Tooth Filling Fights Bacteria and Strengthens Teeth | The Mary Sue
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New Tooth Filling Fights Bacteria, Strengthens Your Chompers


Getting a cavity filled is an unpleasant process by any measure, but what makes it worse is that merely drilling out parts of rotten teeth may not be enough to prevent future cavities. Thankfully, a team of scientists has developed an anti-bacterial fill to fight future cavities and strengthen teeth in the process. You’ll still have to brush though. And floss — my god, why don’t you floss??

So first, a little education: Tooth decay is caused by the acids from bacteria living on the teeth. When the damage becomes noticeable — e.g. so painful you can’t stand it — dentists drill out the area and fill in the hole. However, the process of decaying robs the tooth of vital minerals and some bacteria can remain in and on the tooth even after drilling.

To counter these sleeper-cell bacteria and revitalize teeth, researchers at the University of Maryland have developed a nanocomposite that not only fights bacteria, but restores lost mineralization to the tooth. This new fill contains minute particles of calcium phosphate, to help shore up filled teeth. Its antibacterial power comes from particles of quaternary ammonium and silver, which maintain a high pH to counteract the acid produced by bacteria.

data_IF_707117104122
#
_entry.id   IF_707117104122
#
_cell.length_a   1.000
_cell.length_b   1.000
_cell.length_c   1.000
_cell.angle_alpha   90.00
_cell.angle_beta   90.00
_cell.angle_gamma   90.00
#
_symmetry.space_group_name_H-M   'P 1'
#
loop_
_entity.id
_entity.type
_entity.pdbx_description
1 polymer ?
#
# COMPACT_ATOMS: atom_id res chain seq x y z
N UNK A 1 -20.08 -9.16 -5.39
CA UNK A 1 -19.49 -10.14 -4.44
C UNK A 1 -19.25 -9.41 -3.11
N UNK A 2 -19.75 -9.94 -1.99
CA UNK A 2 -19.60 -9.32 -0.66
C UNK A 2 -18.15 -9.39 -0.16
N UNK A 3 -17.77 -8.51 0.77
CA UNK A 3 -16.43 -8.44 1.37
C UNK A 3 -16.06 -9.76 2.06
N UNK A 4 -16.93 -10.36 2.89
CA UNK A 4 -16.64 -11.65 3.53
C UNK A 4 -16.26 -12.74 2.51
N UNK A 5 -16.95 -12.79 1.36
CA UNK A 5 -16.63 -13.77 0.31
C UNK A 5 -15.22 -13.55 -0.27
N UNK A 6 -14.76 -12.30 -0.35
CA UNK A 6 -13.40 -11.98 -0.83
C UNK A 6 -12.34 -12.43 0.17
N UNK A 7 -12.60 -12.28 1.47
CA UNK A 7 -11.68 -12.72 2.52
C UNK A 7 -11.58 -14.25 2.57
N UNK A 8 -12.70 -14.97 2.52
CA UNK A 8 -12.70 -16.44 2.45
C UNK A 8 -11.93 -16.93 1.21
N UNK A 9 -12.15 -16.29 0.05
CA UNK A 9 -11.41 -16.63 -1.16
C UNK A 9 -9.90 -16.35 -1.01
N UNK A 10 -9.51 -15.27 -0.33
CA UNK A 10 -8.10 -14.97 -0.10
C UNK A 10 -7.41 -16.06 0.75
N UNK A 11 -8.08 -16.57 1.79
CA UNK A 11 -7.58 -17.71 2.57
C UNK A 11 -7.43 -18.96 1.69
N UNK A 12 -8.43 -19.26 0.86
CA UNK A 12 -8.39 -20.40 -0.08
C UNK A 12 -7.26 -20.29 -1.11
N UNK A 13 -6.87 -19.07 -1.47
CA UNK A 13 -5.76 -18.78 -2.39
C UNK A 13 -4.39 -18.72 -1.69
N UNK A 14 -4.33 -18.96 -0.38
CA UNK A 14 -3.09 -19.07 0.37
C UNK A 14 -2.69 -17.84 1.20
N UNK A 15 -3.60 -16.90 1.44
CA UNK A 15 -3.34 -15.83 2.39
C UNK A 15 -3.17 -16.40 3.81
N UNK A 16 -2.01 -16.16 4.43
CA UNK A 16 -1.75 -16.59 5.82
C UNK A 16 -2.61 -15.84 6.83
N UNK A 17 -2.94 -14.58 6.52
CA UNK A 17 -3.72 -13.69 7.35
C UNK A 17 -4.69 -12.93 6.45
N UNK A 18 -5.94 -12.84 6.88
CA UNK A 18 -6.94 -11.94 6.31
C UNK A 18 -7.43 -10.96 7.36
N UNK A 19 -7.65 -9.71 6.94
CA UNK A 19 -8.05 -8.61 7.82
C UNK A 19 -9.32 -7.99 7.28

The research team has also given dentists two more weapons in the never-ending fight against tooth decay: An anti-bacterial primer and adhesive to hold dental filling in place. Like the nanocomposite fill, this helps crush bacterial resistance and ensure a healthier tooth. Professor Huakun Xu, who worked on the project, sums it up this way:

The bottom line is we are continuing to improve these materials and making them stronger in their antibacterial and remineralizing capacities as well as increasing their longevity

Take that, cavities!

Of course, the best way to keep from needing to worry about teeth-killing bacteria is to try your damndest not to get cavities. I guess what I am trying to say here is that you should probably be flossing right now.

(via Physorg, image via Wikipedia)

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